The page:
The rewards of leatherwork: Riverton leather worker builds, repairs custom saddles
Riverton – Of all of his different projects in leatherworking, custom leatherworker Grant Shippen notes that building saddles is both the most rewarding and most challenging part.
“Saddle repair and most of the leatherwork is fairly easy after building a saddle because I know how they’re put together,” comments Shippen.
He continues, “Building a saddle is the most challenging. They’re all different. People always want something a little bit different, so I never get bored building saddles.”
“I’ve worked on ranches all my life. I was raised on a ranch. Then when I got out of college, I worked on surrounding ranches until about 1984,” says Shippen, explaining that he attended Casper College and the University of Wyoming, where he received his degree in Animal Science.
Along with two of his brothers, Shippen began piecing together land parcels in Riverton until they had acquired 220 acres.
“Starting in about 2000, I was able to stay home full-time and work on the ranch and my saddles,” continues Shippen.
While not busy with leatherwork, Shippen and his brothers raise Angus cattle and sharecrop land with neighbors.
“They plant malt barley, alfalfa hay and corn. We use up some of the corn silage to feed the cowherd,” he says.
In addition to ranching full-time in Riverton, Shippen owns and operates his own custom leather and saddle making business.
While his leatherwork career started in high school, Shippen first began building saddles 14 years ago after acquiring a set of Stohlman books on the subject.
“I had always wanted to build a saddle, but I never could figure out how to get started,” he says.
Shippen continues, “I was in the Double J Boot Shop in Riverton, and I saw those Stohlman books. I bought them, deciding I could follow the books step-by-step and figure out how to build a saddle.”
Once he purchased leather and a saddletree, Shippen began going through the series step-by-step.
“I built my first saddle for myself, and I’m still riding it,” he explains.
After advertising for custom saddle work and repair, Shippen was contacted by saddle maker Ralph Shuman about an opportunity to do piece-work.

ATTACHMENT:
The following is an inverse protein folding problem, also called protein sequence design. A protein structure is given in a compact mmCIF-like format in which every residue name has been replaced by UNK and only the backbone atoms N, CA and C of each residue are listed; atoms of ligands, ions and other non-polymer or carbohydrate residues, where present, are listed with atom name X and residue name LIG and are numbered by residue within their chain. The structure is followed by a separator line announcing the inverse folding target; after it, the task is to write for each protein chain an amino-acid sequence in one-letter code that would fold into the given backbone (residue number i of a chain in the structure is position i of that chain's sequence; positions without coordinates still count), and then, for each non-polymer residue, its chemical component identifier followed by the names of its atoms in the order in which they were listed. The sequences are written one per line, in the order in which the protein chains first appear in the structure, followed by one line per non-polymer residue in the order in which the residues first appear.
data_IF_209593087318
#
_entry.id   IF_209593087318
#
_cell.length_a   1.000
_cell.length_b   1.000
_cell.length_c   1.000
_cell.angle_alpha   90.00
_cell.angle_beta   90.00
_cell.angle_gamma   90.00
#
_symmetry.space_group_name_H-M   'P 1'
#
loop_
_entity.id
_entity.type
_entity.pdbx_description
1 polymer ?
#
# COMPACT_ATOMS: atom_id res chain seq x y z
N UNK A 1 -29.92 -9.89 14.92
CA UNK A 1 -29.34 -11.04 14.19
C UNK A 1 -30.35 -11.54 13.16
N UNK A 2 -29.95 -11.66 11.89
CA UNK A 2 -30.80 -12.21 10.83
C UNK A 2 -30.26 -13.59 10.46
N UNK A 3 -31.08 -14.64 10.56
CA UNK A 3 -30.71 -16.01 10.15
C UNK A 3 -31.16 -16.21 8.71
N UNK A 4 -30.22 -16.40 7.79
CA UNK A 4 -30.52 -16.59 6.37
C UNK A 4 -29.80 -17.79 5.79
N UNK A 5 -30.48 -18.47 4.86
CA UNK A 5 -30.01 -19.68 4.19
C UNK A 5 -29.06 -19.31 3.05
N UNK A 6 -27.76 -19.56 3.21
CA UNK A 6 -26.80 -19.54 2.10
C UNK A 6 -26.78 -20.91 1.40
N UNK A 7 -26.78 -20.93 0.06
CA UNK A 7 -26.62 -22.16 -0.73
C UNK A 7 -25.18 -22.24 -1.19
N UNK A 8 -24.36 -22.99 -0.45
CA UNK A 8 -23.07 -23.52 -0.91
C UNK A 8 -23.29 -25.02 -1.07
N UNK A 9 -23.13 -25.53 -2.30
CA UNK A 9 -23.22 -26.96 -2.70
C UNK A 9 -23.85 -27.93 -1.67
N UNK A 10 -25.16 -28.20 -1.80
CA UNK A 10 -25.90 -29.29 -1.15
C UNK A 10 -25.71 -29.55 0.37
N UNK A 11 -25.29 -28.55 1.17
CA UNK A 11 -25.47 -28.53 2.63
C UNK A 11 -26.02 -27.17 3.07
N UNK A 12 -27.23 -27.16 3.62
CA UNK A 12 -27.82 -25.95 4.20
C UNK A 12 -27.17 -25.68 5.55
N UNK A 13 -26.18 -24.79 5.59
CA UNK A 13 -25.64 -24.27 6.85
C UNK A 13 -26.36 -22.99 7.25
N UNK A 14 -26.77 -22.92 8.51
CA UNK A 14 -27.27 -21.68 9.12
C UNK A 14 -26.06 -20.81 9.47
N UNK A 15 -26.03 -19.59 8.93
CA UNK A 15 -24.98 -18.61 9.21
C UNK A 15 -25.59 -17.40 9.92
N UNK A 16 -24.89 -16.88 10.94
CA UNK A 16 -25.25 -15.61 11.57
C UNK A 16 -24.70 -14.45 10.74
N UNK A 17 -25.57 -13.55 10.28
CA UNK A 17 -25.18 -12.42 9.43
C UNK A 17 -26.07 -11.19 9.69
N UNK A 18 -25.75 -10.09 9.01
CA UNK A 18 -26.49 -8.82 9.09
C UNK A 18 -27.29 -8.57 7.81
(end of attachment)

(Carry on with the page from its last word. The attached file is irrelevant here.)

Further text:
“I started doing piece-work for him, sewing billets. I made fork covers and different parts for him. He’d send me a package of parts, and then I’d work on them and send them back,” continues Shippen.
Gradually, Shippen began building custom saddles for others as he expanded his business.
“I started out building for my friends, and then I gradually branched out a little,” he notes.
According to Shippen, the opportunity to watch saddle maker Cary Schwartz build a saddle helped to refine his saddle making technique and was a top moment in his career.
“I saw an advertisement that the Cowboy Artist Association offered a $500 scholarship to go and watch a master saddlemaker make a saddle,” he comments. “I applied, and I got the $500 to go to Salmon, Idaho and watch Cary Schwartz build a saddle.”
Shippen continues, “It took him about a week to build a plain saddle. I went up and watched his process. He let us photograph step-by-step as he built it.”
Shippen also learned valuable lessons from fellow Wyoming saddle maker Steve Mecum.
“He’s a good saddle maker and helped me a lot. Watching him helped me get started,” he says.
In addition to making saddles, Shippen also stays busy with saddle repair and other leatherworking.
“I’ve done some rawhide braiding, making hackamores and riatas. Sometimes I’ll tool a billfold or a belt. I also build a few pairs of chaps every year and some headstalls and breast collars, as well,” he says.
In the future, Shippen hopes to continue growing his saddle making business.
“The main thing I’d like to do is spend a little more time building saddles and not as much time ranching,” he concludes. “I’d also like to get a bigger saddle shop built, so I have more room to work.”
Emilee Gibb is editor of Wyoming Livestock Roundup and can be reached at email@example.com.